Police have been unable to trace two guns stolen from Hillsborough County State Attorney Harry Lee Coe because he never gave them the serial numbers, investigators said Tuesday.
A handgun was stolen from Coe's car in October 1994 and another in February. After the first theft, Coe said he would call police with the serial number but never did. After the second, he told police he did not have the serial number.
Every firearm sold at a gun shop carries a serial number kept by the store so the weapon can be traced. The serial number is also written on a customer's receipt.
Not having a gun's serial number is "stupid," said Bob Northrop of Tampa Police Department's Crime Prevention Unit.
"That gun without the serial number is untraceable," he said. "We cannot retrieve that gun."
The Times reported Tuesday that Coe has had two handguns stolen from his car in the past two years and has not had a valid concealed weapons permit for three years.
That report sparked a debate among law enforcement officials and gun enthusiasts about whether Coe was required to carry a permit and whether he acted responsibly in leaving guns in his car.
Florida law enforcement officers do not need concealed weapons permits while on duty, according to state law. The first theft occurred while Coe's car was parked outside his South Tampa home. It is unclear what Coe was doing during the second theft. He declined to comment.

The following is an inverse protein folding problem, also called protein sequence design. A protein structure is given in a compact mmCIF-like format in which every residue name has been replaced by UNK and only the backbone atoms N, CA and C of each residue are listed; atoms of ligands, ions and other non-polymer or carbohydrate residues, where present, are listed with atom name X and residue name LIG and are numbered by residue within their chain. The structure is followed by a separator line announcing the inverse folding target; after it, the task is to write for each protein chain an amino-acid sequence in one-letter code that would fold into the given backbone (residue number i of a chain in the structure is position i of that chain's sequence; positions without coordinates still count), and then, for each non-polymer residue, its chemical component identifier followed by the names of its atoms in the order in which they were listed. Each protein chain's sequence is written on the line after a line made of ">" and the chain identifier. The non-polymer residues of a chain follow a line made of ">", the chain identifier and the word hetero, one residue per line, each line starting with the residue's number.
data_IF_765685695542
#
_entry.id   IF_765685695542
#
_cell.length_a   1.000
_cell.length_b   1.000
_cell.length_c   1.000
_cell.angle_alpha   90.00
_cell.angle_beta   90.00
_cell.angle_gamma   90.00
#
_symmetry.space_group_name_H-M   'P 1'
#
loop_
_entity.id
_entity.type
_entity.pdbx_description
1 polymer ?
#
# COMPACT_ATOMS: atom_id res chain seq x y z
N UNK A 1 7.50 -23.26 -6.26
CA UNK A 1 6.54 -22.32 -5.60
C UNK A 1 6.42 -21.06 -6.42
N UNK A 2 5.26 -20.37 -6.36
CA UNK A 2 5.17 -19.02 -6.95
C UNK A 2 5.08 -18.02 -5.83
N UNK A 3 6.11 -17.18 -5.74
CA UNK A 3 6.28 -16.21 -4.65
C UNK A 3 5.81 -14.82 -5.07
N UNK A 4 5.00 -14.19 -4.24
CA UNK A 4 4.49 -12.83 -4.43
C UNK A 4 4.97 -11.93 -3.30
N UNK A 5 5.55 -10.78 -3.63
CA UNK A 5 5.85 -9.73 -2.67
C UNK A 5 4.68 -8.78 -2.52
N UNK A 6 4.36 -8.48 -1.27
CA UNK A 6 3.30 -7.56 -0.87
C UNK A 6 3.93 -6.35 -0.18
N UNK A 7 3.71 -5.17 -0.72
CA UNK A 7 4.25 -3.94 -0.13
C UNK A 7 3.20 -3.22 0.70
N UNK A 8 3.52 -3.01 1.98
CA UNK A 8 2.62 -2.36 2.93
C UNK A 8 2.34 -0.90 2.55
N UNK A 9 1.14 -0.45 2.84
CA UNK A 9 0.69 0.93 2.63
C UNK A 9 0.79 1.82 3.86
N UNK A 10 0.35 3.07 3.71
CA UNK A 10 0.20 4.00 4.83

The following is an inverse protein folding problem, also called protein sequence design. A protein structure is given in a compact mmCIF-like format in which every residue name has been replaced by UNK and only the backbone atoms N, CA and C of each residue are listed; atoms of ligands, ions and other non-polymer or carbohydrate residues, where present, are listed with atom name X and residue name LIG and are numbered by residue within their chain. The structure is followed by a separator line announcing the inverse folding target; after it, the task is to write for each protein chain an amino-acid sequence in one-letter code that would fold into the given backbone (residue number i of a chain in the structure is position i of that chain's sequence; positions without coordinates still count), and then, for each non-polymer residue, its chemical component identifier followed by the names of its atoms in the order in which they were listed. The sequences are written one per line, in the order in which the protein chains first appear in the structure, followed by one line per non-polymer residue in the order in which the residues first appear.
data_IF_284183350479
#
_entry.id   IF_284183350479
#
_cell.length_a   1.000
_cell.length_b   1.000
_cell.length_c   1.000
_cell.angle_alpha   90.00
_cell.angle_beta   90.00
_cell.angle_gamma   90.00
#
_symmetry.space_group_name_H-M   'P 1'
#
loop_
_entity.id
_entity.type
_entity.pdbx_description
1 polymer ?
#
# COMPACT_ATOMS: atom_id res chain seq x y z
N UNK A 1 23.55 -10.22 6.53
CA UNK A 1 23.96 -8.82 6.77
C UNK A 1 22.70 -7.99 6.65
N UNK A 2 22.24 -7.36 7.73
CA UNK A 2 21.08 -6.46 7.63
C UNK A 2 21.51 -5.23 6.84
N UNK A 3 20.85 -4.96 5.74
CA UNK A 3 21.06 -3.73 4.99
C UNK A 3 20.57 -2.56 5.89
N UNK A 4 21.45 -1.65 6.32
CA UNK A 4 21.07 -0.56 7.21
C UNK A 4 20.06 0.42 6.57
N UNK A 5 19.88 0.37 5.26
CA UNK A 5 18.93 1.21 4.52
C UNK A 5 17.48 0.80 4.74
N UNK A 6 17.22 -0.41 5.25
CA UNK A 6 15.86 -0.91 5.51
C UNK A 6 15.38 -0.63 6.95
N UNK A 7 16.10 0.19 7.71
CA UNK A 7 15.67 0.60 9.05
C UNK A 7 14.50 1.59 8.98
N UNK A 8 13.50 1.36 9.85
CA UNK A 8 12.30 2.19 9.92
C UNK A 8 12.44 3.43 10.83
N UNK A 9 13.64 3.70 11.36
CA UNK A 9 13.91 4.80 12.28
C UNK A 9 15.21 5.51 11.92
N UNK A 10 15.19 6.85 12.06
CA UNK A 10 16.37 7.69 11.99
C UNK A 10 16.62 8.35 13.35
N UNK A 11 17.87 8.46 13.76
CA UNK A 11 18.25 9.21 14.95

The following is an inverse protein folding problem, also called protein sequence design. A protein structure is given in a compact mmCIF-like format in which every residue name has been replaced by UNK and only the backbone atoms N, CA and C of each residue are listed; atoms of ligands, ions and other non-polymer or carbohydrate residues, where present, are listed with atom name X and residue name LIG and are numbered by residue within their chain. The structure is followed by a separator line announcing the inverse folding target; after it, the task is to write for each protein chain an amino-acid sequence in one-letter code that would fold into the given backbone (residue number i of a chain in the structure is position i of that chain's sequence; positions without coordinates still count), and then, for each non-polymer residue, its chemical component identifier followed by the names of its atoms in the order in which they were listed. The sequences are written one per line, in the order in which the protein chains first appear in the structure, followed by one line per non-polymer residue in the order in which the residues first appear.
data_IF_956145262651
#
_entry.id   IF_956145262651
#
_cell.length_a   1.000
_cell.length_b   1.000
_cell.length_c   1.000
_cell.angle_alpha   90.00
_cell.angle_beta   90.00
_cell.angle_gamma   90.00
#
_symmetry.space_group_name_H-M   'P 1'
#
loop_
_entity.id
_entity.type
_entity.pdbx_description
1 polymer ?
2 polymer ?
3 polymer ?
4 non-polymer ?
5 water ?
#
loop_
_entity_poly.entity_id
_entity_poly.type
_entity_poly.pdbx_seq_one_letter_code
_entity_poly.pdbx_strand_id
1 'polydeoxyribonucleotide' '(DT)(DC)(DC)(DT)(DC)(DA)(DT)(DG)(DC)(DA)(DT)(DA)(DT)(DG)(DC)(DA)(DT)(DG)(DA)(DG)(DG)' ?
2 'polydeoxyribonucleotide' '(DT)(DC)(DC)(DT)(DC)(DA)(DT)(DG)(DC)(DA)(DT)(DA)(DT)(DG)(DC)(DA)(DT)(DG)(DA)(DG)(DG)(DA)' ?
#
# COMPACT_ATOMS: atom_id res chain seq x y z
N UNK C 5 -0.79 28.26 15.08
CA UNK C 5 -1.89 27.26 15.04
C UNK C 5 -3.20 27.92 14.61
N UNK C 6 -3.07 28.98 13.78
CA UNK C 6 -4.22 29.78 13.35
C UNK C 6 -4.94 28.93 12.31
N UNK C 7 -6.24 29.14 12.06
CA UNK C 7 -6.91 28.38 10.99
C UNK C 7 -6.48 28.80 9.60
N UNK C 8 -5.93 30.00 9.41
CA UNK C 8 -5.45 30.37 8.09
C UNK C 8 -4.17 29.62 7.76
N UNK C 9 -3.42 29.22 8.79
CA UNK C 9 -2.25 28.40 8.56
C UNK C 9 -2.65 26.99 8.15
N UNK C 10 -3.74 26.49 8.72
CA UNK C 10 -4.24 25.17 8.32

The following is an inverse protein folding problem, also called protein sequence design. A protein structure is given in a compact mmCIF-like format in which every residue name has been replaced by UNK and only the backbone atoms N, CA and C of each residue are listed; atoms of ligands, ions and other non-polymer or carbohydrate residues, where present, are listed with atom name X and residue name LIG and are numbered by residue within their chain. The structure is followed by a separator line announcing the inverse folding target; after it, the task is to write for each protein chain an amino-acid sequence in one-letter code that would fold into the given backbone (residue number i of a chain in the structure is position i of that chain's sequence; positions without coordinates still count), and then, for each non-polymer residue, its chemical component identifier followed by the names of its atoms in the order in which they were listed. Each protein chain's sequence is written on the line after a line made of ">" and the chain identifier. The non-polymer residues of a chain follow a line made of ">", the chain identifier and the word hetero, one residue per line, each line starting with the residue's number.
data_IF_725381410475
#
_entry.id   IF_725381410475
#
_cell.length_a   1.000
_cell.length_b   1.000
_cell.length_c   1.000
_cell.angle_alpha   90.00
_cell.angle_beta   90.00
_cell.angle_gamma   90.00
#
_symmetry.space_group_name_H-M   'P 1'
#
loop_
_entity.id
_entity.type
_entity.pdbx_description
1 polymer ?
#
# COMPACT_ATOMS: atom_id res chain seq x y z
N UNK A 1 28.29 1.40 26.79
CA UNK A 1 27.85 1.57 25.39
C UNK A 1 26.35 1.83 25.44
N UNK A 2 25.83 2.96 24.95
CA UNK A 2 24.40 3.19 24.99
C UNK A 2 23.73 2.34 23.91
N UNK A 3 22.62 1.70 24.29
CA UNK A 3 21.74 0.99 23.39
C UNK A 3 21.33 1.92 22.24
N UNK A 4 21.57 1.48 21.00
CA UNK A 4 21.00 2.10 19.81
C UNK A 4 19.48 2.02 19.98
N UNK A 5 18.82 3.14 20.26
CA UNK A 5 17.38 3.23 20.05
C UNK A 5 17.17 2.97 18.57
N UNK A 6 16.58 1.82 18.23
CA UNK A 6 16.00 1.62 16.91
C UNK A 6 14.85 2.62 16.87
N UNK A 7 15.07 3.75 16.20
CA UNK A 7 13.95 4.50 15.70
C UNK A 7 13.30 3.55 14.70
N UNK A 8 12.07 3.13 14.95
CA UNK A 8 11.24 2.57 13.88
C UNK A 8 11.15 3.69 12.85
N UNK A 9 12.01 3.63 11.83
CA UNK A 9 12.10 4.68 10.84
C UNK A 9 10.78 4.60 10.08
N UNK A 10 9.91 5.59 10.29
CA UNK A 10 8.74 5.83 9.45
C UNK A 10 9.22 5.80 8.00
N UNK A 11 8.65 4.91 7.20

Pinellas County State Attorney Bernie McCabe said the key issue is whether Coe was operating within his duties: "He can say whether it's okay according to his own definition: He's a full-time state attorney, a 24-hour state attorney. He can say that if he wants to."
The law aside, gun enthusiasts at a local range thought it was irresponsible for Coe to leave a gun in his car, especially after one had been stolen. Coe's car was locked during the 1994 theft and unlocked during the second, police say.
"It was not very smart," said Ernest Unanue, 54, of Dunedin, who was getting information for a gun safety course at Shooting Sports in Tampa.
"He wasn't thinking," said Brian Burback, 24, a police officer in the Sumter County community of Center Hill. "Now we'll have one more gun on the street."
A police officer could face discipline if a gun were stolen from his unlocked car, Northrop said. "If the gun belongs to the department, he'd be nailed.
"If it was his own gun, legally, it would be okay," he said. "Ethically, it would be absolutely asinine. Here at the station we believe you should never leave a gun inside of your car, if at all possible."